Piquant patterns and concentrated colors set the stage for a family’s reinvention.
Two circumstances helped designer Lisa Wolfe take big swings when it came to this Lake Forest home for her client, Gina. The first: Gina was ready for major change. After leaving a marriage (and a home she’d described to Wolfe as “very cold”), Gina and her kids were ready for space where they could “roll around,” unafraid of scuffing floors or leaving fingerprints. The second: Gina had pointed to an example on Wolfe’s website. “I want my house to feel like that,” Wolfe remembers Gina saying, “like everyone’s having a good old time.” The house was Lisa’s own.
Initially, the new space was a blank slate. “She had the clothes on her back and some bedding,” Lisa recalls. First, they tackled a family gathering space, which Wolfe made whimsical and cozy using a dark wallpaper with bright birds in flight, an extraordinary patchwork rug, and a very special piece of art. Gina’s ten-year-old child had created an image of a night sky; when Wolfe saw it, she said, “We’re going to frame that and put it in the family room.” Not only is it now the room’s focal point, but every time the young artist looks at it, Wolfe says, he is “so proud.”
Bold wallcovering continues in the dining room, where larger birds soar from floor to ceiling, above a ‘sea’ of animal print. “I wanted it to feel like you were at the center of the tip of a mountain and all you could see around is ocean and sky and birds,” says Wolfe. The home’s powder room already had exciting, patterned paper. And, though the client initially assumed it would be axed, Wolfe said: “Let me show you how we can work with this and make this bathroom sing.” She did just that, with a hot pink ceiling so bright, she says it looks like “molten glass.”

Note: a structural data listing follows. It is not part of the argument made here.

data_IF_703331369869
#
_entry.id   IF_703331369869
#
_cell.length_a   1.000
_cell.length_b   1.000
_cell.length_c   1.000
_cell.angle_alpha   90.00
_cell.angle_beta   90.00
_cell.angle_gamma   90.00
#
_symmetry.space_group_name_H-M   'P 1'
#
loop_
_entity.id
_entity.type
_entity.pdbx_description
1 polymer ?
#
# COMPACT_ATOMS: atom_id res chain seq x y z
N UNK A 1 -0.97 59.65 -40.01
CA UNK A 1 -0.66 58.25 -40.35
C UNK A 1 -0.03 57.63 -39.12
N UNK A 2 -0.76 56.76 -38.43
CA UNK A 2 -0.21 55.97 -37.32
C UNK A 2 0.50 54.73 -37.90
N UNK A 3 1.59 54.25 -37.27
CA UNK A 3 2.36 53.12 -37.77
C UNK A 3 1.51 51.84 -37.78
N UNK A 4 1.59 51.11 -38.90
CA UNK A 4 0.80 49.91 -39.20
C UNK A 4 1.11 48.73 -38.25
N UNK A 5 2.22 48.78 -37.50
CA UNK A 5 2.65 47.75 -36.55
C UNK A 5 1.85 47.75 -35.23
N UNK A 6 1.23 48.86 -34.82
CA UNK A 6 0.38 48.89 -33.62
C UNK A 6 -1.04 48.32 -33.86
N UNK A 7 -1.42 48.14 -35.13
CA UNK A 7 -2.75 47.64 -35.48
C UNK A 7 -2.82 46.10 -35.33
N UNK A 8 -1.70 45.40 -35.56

Wolfe lauds impeccable painting by Ragsdale for both that highlight and another colorful ceiling—the bold green one in the bedroom of one of the home’s young artists. Originally, Wolfe intended to use the hue on a midcentury dresser, but Gina’s son loved it so much that the color eventually ended up on both walls and ceiling—a bold backdrop for the art of a boy perpetually producing more. The droll light fixture—reminiscent of a jester’s hat—is another nod to his humor and creativity.
In the kitchen, Wolfe wanted people to be able to “take a breath” between the bird-bedecked family and dining rooms. But even in a space that includes relatively restrained countertops, and a backsplash by Artistic Tile, there are non-traditional choices, including flush-mounted star fixtures above the island, and cabinetry in a shade of blue from Benjamin Moore so striking that—when Gina chose it—Wolfe thought, “You’re kidding! You’re going there with me on this color?”
Discussing yet another impactful wallpaper (a metallic floral that explodes from the foyer, down the hall, and up through the second floor, as well), Wolfe emphasizes that, when she surveys the home’s many bold choices, “It’s important to me that it makes sense and that there’s a sequence and there’s a balance.” So how does she find it? “Oh,” Wolfe answers with a joyous laugh, “that’s just magic.”